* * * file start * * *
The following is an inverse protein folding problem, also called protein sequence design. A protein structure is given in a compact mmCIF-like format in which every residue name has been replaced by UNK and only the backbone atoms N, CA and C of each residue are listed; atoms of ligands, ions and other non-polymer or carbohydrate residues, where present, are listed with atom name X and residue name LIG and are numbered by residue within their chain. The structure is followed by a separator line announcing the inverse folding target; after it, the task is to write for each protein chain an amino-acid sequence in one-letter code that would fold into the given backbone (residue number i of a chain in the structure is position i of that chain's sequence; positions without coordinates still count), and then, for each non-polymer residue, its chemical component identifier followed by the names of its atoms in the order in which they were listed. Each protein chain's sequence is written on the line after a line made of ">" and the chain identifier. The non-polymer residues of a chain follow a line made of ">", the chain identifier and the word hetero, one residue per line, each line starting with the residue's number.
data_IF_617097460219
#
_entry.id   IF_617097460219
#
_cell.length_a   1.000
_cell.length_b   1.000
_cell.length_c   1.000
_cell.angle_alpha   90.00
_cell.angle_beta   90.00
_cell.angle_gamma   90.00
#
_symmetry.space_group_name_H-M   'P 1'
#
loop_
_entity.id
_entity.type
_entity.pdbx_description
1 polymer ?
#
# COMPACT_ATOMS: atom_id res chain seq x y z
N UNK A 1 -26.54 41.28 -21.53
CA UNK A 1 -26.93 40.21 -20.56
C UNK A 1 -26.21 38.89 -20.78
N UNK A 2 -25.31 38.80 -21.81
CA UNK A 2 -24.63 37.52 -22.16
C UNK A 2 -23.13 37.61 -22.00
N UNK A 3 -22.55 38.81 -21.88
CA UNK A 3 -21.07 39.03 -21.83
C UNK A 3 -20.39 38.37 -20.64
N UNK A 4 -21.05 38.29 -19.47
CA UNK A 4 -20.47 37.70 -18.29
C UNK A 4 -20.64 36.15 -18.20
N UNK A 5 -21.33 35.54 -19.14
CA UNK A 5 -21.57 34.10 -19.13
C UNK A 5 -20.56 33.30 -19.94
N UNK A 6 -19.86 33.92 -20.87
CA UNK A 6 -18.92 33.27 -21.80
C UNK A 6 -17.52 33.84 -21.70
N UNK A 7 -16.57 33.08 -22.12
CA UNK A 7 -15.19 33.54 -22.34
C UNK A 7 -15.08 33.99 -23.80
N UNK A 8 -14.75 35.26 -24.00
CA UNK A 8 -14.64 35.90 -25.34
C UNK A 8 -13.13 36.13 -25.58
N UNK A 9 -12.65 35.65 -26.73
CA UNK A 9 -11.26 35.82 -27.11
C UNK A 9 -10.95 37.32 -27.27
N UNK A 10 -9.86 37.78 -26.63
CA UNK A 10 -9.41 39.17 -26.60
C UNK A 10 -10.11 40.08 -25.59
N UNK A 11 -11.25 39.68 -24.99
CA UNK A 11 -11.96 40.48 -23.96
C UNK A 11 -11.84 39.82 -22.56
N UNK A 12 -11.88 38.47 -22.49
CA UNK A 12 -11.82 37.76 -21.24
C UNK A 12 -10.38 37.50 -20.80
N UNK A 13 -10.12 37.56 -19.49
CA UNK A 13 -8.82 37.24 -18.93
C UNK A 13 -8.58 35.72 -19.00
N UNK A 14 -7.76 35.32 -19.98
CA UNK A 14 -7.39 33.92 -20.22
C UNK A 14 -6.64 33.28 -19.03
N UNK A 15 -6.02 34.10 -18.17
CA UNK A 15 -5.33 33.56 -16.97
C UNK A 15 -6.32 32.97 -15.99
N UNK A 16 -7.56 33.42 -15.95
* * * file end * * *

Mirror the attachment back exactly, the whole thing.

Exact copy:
The following is an inverse protein folding problem, also called protein sequence design. A protein structure is given in a compact mmCIF-like format in which every residue name has been replaced by UNK and only the backbone atoms N, CA and C of each residue are listed; atoms of ligands, ions and other non-polymer or carbohydrate residues, where present, are listed with atom name X and residue name LIG and are numbered by residue within their chain. The structure is followed by a separator line announcing the inverse folding target; after it, the task is to write for each protein chain an amino-acid sequence in one-letter code that would fold into the given backbone (residue number i of a chain in the structure is position i of that chain's sequence; positions without coordinates still count), and then, for each non-polymer residue, its chemical component identifier followed by the names of its atoms in the order in which they were listed. Each protein chain's sequence is written on the line after a line made of ">" and the chain identifier. The non-polymer residues of a chain follow a line made of ">", the chain identifier and the word hetero, one residue per line, each line starting with the residue's number.
data_IF_617097460219
#
_entry.id   IF_617097460219
#
_cell.length_a   1.000
_cell.length_b   1.000
_cell.length_c   1.000
_cell.angle_alpha   90.00
_cell.angle_beta   90.00
_cell.angle_gamma   90.00
#
_symmetry.space_group_name_H-M   'P 1'
#
loop_
_entity.id
_entity.type
_entity.pdbx_description
1 polymer ?
#
# COMPACT_ATOMS: atom_id res chain seq x y z
N UNK A 1 -26.54 41.28 -21.53
CA UNK A 1 -26.93 40.21 -20.56
C UNK A 1 -26.21 38.89 -20.78
N UNK A 2 -25.31 38.80 -21.81
CA UNK A 2 -24.63 37.52 -22.16
C UNK A 2 -23.13 37.61 -22.00
N UNK A 3 -22.55 38.81 -21.88
CA UNK A 3 -21.07 39.03 -21.83
C UNK A 3 -20.39 38.37 -20.64
N UNK A 4 -21.05 38.29 -19.47
CA UNK A 4 -20.47 37.70 -18.29
C UNK A 4 -20.64 36.15 -18.20
N UNK A 5 -21.33 35.54 -19.14
CA UNK A 5 -21.57 34.10 -19.13
C UNK A 5 -20.56 33.30 -19.94
N UNK A 6 -19.86 33.92 -20.87
CA UNK A 6 -18.92 33.27 -21.80
C UNK A 6 -17.52 33.84 -21.70
N UNK A 7 -16.57 33.08 -22.12
CA UNK A 7 -15.19 33.54 -22.34
C UNK A 7 -15.08 33.99 -23.80
N UNK A 8 -14.75 35.26 -24.00
CA UNK A 8 -14.64 35.90 -25.34
C UNK A 8 -13.13 36.13 -25.58
N UNK A 9 -12.65 35.65 -26.73
CA UNK A 9 -11.26 35.82 -27.11
C UNK A 9 -10.95 37.32 -27.27
N UNK A 10 -9.86 37.78 -26.63
CA UNK A 10 -9.41 39.17 -26.60
C UNK A 10 -10.11 40.08 -25.59
N UNK A 11 -11.25 39.68 -24.99
CA UNK A 11 -11.96 40.48 -23.96
C UNK A 11 -11.84 39.82 -22.56
N UNK A 12 -11.88 38.47 -22.49
CA UNK A 12 -11.82 37.76 -21.24
C UNK A 12 -10.38 37.50 -20.80
N UNK A 13 -10.12 37.56 -19.49
CA UNK A 13 -8.82 37.24 -18.93
C UNK A 13 -8.58 35.72 -19.00
N UNK A 14 -7.76 35.32 -19.98
CA UNK A 14 -7.39 33.92 -20.22
C UNK A 14 -6.64 33.28 -19.03
N UNK A 15 -6.02 34.10 -18.17
CA UNK A 15 -5.33 33.56 -16.97
C UNK A 15 -6.32 32.97 -15.99
N UNK A 16 -7.56 33.42 -15.95